My name is Brett.  I love superheroes, music, and my brother and sister.  I am only 7-years-old when I start going through depression.  My dad is a drug addict and an alcoholic, and he is verbally and emotionally abusive toward me.  My mom tries to protect me, but she has to be away from the house during the day because she works to support our family.  I am afraid to be alone in the house with my dad.  I can’t force myself to smile or laugh.  I spend most days hiding in my room, and eating to make myself feel better.  I don’t believe that anyone truly loves me.  I am not even sure that I am worth loving.

It was so touching because, during the middle, Tom got all choked up and he struggled to finish reading it.  As he went to sit down, my professor said, “Wow.  That must’ve been really hard to read.”

Later on in my presentation, I shared a bit more of Brett’s story with this slide: Continue reading Charla’s Story About Brett

Seven Long Years

“Time, whose tooth gnaws away at everything else, is powerless against truth.” – Thomas Huxley

The above quote has become one of my favorites because I am certain that, in the end, the truth will be revealed.  I also know that some lies are served up so consistently and convincingly that it can be difficult to see what is true through the thick fog of deception, and there is no way of knowing how much time may pass before the truth is clearly visible.  It was for seven long years that such a fog succeeded in alienating my son from me.

My story is not uncommon.  I know many parents who have either lost – or fear losing – their children to a lie, and it is for this reason I have chosen to share this story.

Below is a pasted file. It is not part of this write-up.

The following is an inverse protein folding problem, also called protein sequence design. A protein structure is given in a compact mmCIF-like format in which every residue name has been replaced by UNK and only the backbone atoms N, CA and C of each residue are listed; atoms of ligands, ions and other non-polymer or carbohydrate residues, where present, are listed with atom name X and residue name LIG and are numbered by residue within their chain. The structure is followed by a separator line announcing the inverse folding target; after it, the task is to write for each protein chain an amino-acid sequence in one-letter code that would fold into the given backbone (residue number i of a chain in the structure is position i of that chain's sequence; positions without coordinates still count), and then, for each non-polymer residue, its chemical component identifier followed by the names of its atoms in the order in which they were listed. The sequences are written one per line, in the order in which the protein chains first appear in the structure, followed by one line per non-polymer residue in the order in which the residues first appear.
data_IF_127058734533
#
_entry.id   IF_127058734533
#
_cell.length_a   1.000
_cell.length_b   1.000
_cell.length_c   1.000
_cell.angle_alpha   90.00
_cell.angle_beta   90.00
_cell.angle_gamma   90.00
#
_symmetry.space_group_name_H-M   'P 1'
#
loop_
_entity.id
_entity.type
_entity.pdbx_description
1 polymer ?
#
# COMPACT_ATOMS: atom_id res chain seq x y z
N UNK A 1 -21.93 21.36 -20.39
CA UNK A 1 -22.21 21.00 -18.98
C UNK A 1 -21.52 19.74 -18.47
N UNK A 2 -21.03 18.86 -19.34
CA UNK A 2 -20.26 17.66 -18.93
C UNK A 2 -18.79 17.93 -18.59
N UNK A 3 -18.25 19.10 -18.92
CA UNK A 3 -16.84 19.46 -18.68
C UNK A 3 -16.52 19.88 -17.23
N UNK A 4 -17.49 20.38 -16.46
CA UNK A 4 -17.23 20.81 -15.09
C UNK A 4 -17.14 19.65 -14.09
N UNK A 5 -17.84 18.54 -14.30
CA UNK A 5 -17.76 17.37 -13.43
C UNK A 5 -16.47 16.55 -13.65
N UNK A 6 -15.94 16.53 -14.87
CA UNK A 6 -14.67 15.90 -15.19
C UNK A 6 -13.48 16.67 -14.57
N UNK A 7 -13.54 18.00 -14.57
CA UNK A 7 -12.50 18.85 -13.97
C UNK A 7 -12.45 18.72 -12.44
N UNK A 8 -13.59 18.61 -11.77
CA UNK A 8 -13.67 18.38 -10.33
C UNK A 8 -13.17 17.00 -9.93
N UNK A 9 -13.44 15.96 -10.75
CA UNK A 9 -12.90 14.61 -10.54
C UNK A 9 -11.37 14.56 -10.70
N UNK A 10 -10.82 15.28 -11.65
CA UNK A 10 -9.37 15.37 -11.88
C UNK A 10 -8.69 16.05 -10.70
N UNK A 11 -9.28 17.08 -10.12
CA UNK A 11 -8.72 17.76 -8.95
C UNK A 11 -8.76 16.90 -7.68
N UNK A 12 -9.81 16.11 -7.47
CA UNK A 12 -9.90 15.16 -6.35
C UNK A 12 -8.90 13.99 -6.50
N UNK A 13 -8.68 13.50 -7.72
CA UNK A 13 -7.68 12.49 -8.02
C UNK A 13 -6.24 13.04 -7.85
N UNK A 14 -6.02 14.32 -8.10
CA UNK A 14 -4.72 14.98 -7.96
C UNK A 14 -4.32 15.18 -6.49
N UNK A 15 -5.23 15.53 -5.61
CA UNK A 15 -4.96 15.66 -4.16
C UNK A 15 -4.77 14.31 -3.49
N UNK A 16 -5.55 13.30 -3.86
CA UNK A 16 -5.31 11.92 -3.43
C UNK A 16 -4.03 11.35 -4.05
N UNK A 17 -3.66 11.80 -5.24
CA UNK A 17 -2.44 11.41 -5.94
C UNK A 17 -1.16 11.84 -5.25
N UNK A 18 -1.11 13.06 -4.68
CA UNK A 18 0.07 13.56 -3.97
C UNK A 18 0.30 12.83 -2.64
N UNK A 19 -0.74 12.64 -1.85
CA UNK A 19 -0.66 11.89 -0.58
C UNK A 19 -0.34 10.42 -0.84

After separating from my abusive husband, it was not long before he went on the offensive.  He began to offer up a fictitious history about our marriage, to plant seeds of doubt about my character, my commitment and my faith in the minds of those willing to listen.  He also used the time he spent with our four children to attempt to undermine my credibility in their young eyes. Though he urged secrecy from them, they would sometimes hesitantly pose questions to me regarding damning falsehoods their father had shared about me. The woman he described to our kids was someone I did not know, and there were occasions when I was put in the awkward position of having to correct our kids’ understanding.  It was heartbreaking to know that our kids had been put into a position where they had to choose whom or what to believe.  For the most part, I felt confident that the significant contrast between our former home life and the new life we had come to appreciate was evidence enough. Continue reading Seven Long Years

What About The Children?

It is better to be from a broken home than to live in one.”

I wish I knew the name of the pastor I heard on the radio who offered up that stunning statement. I’ll admit my surprise knowing it was a pastor who said it. I remember smiling to  myself and exclaiming aloud, “Thank you.” For what he shared is something rarely heard.

For an abuse victim who dares to reveal to her friends and family members her inclination to leave her abuser, she often hears something quite different than what the pastor asserted. She will more likely hear, “What about the children?”

There it is: an emotional trump card, a ticking time bomb. Any convictions about escaping the emotional harm she and her children might face on a daily basis are at once upended and she finds herself catapulted into visions of an unavoidably disastrous future. Could it be that perhaps separating from the abuser will only make things worse? Is it true that a child is better off in an abusive household where both parents are present than in a broken home?

Continue reading What About The Children?